Queensland Treasury Corporation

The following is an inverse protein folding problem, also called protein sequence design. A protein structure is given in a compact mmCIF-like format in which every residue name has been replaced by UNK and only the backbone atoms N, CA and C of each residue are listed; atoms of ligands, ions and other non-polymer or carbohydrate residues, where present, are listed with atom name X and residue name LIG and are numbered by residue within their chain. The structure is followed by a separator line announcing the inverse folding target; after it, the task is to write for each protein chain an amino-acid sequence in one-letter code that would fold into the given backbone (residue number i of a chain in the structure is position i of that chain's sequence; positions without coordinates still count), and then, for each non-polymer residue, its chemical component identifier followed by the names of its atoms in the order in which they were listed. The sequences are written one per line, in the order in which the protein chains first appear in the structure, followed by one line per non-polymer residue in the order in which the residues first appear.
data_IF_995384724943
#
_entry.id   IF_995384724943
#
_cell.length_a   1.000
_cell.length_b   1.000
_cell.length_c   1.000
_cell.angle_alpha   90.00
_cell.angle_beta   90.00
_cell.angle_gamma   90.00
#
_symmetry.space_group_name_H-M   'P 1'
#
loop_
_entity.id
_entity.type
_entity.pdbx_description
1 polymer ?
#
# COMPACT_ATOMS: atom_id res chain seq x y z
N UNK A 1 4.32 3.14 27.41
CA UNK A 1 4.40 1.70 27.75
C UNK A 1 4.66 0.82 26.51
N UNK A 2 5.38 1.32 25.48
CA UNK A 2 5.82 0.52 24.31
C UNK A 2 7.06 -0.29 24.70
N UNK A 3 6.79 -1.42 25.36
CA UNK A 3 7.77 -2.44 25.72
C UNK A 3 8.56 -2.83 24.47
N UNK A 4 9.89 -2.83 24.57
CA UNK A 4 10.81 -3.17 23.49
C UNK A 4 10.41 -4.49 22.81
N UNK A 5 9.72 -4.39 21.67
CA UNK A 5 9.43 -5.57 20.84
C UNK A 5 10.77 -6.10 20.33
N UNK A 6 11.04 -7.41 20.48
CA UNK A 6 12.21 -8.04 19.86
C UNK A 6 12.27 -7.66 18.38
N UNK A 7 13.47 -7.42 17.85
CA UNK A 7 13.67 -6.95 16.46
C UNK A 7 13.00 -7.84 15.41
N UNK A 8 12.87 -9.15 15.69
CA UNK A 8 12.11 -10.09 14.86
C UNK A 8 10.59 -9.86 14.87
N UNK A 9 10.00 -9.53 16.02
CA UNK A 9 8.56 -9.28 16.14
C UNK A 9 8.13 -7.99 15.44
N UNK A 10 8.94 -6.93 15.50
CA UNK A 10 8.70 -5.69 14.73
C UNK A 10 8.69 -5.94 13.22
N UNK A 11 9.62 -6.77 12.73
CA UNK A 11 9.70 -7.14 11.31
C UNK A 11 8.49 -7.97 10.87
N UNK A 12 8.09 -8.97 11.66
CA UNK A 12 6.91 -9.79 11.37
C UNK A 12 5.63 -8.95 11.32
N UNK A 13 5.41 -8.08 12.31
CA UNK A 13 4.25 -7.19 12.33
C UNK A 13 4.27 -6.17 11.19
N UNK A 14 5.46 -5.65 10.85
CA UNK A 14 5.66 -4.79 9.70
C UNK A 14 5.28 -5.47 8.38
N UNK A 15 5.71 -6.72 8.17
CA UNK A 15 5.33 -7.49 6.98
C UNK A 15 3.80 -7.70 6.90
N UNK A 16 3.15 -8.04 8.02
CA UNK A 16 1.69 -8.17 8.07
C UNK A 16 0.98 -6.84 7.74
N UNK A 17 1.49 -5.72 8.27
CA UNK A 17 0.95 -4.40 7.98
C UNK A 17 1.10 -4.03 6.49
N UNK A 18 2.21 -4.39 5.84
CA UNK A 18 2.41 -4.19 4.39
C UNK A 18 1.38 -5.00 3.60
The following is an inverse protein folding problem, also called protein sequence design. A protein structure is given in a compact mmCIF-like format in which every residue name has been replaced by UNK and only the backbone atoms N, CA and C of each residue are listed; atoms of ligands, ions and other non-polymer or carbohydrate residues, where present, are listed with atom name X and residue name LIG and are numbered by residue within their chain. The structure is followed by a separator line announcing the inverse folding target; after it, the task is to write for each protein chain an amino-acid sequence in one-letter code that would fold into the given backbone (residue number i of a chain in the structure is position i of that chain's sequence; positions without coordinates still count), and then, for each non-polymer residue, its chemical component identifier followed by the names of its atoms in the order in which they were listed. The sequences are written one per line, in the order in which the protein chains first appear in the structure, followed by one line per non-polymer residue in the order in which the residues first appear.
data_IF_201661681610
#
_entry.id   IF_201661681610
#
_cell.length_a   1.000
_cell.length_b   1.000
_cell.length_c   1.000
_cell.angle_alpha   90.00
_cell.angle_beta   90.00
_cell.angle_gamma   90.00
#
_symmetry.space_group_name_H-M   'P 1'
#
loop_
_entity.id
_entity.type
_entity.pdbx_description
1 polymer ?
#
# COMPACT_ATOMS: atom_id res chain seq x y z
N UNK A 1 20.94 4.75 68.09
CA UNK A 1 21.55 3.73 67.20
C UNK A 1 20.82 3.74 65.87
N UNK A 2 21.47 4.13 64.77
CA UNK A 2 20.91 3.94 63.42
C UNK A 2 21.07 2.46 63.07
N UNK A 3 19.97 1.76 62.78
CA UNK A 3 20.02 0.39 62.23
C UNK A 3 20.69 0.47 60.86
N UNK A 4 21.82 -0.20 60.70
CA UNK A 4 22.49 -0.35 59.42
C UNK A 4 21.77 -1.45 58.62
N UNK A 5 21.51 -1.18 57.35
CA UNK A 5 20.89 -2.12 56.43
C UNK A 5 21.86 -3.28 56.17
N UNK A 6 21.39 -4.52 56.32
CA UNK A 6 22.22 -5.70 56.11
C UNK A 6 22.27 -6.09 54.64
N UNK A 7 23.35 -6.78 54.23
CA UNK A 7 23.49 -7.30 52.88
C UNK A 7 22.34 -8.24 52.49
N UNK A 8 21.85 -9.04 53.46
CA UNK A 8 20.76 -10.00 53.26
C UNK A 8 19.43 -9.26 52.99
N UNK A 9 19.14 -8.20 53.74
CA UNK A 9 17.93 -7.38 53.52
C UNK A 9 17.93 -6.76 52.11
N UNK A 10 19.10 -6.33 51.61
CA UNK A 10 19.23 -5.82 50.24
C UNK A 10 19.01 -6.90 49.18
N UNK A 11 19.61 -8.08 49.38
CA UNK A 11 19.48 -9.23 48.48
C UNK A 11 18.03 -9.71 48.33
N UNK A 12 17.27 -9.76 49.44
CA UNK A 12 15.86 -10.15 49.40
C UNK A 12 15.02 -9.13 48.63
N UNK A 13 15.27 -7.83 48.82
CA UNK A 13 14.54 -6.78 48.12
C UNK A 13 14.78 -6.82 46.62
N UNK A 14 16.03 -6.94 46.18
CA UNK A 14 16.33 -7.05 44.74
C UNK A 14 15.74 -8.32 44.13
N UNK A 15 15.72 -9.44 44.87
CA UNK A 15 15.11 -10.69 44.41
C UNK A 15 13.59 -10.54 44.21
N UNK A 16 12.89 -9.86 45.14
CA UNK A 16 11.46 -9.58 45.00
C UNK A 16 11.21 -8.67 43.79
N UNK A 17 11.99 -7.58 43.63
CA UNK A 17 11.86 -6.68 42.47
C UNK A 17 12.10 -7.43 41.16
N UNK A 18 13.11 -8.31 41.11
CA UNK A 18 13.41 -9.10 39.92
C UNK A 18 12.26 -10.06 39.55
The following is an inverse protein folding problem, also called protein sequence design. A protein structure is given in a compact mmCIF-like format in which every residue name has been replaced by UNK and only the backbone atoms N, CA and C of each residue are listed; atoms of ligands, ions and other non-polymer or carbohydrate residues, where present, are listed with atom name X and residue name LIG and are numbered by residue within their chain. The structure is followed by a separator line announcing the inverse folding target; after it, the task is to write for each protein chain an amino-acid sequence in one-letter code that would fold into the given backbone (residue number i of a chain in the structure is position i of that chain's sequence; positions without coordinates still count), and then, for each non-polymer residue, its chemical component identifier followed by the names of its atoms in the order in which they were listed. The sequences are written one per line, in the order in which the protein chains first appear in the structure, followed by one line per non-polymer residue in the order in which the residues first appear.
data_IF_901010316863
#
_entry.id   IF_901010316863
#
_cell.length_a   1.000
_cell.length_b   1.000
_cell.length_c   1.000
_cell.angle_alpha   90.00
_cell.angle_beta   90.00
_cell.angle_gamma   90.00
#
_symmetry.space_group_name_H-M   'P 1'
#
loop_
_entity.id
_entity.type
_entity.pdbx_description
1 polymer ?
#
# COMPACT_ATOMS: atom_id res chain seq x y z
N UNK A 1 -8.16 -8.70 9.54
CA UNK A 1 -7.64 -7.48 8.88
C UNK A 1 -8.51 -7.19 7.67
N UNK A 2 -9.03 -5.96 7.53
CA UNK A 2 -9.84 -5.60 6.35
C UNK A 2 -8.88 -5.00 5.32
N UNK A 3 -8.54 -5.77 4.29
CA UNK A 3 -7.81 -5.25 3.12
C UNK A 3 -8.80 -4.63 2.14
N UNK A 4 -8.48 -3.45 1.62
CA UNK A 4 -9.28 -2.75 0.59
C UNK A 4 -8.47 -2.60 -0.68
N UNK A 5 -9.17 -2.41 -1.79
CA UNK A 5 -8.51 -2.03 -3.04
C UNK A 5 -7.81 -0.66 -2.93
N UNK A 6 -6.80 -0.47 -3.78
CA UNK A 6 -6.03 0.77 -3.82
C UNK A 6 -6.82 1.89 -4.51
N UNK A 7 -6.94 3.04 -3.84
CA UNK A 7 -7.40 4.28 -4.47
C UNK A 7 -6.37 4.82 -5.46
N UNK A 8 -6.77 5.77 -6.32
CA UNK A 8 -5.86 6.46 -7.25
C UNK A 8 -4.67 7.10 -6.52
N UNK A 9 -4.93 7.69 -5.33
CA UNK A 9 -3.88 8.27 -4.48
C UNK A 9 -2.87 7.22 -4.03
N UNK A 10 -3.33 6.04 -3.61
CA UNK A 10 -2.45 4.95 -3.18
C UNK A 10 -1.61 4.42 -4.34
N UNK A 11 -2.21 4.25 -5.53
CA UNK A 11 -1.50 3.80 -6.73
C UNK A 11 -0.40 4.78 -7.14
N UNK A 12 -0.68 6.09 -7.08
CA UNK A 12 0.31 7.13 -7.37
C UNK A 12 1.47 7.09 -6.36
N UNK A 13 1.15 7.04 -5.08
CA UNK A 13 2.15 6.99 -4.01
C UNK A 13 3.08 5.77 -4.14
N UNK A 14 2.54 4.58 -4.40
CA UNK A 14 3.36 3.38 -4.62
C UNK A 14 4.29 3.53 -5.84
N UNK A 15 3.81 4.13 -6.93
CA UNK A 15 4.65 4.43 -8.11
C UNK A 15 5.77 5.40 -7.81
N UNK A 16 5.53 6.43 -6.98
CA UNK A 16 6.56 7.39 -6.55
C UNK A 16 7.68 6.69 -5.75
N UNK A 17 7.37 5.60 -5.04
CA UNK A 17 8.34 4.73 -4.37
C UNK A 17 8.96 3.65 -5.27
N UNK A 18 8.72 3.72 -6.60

Flexibility has emerged as an important requirement in the design of business processes. Research on process flexibility, however, has traditionally been focused on the intrinsic capability of a process to adapt to a new environment (e.g. workflow escalation, ad-hoc modeling). This paper proposes to extend the existing body of research by studying the extrinsic drivers for process flexibility, i.e., the root causes that actually drive the demand for flexible business processes. The drivers for flexibility can be found in the context of a process and may include among others time, location, weather, and legislation or performance requirements. The authors argue for a stronger and more explicit consideration of these contextual factors in the design of business processes in order to make processes more adaptive.